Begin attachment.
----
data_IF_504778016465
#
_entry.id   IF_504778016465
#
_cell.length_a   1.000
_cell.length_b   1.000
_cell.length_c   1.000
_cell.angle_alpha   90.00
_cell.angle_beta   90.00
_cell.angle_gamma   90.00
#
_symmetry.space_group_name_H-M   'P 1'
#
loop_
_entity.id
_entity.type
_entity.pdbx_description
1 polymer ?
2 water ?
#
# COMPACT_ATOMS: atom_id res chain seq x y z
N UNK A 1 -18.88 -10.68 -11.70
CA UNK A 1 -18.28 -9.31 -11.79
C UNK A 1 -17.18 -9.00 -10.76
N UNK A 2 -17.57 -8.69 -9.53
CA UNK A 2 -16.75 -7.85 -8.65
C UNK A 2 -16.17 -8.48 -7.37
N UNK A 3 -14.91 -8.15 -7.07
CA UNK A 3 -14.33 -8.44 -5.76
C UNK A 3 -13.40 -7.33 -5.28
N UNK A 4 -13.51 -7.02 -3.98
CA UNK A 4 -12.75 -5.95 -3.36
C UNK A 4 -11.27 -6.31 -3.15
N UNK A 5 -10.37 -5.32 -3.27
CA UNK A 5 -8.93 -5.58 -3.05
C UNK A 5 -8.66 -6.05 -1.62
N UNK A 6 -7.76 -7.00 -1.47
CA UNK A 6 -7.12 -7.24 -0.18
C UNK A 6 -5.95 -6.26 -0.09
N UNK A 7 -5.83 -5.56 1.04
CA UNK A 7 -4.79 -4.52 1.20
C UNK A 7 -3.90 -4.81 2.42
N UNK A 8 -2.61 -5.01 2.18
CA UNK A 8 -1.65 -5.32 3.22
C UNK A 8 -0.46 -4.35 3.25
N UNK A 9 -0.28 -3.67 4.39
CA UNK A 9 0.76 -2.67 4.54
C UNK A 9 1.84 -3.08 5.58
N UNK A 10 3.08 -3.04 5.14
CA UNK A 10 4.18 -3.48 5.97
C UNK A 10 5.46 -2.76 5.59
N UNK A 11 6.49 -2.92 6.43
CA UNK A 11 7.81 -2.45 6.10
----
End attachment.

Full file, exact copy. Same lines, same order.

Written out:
data_IF_504778016465
#
_entry.id   IF_504778016465
#
_cell.length_a   1.000
_cell.length_b   1.000
_cell.length_c   1.000
_cell.angle_alpha   90.00
_cell.angle_beta   90.00
_cell.angle_gamma   90.00
#
_symmetry.space_group_name_H-M   'P 1'
#
loop_
_entity.id
_entity.type
_entity.pdbx_description
1 polymer ?
2 water ?
#
# COMPACT_ATOMS: atom_id res chain seq x y z
N UNK A 1 -18.88 -10.68 -11.70
CA UNK A 1 -18.28 -9.31 -11.79
C UNK A 1 -17.18 -9.00 -10.76
N UNK A 2 -17.57 -8.69 -9.53
CA UNK A 2 -16.75 -7.85 -8.65
C UNK A 2 -16.17 -8.48 -7.37
N UNK A 3 -14.91 -8.15 -7.07
CA UNK A 3 -14.33 -8.44 -5.76
C UNK A 3 -13.40 -7.33 -5.28
N UNK A 4 -13.51 -7.02 -3.98
CA UNK A 4 -12.75 -5.95 -3.36
C UNK A 4 -11.27 -6.31 -3.15
N UNK A 5 -10.37 -5.32 -3.27
CA UNK A 5 -8.93 -5.58 -3.05
C UNK A 5 -8.66 -6.05 -1.62
N UNK A 6 -7.76 -7.00 -1.47
CA UNK A 6 -7.12 -7.24 -0.18
C UNK A 6 -5.95 -6.26 -0.09
N UNK A 7 -5.83 -5.56 1.04
CA UNK A 7 -4.79 -4.52 1.20
C UNK A 7 -3.90 -4.81 2.42
N UNK A 8 -2.61 -5.01 2.18
CA UNK A 8 -1.65 -5.32 3.22
C UNK A 8 -0.46 -4.35 3.25
N UNK A 9 -0.28 -3.67 4.39
CA UNK A 9 0.76 -2.67 4.54
C UNK A 9 1.84 -3.08 5.58
N UNK A 10 3.08 -3.04 5.14
CA UNK A 10 4.18 -3.48 5.97
C UNK A 10 5.46 -2.76 5.59
N UNK A 11 6.49 -2.92 6.43
CA UNK A 11 7.81 -2.45 6.10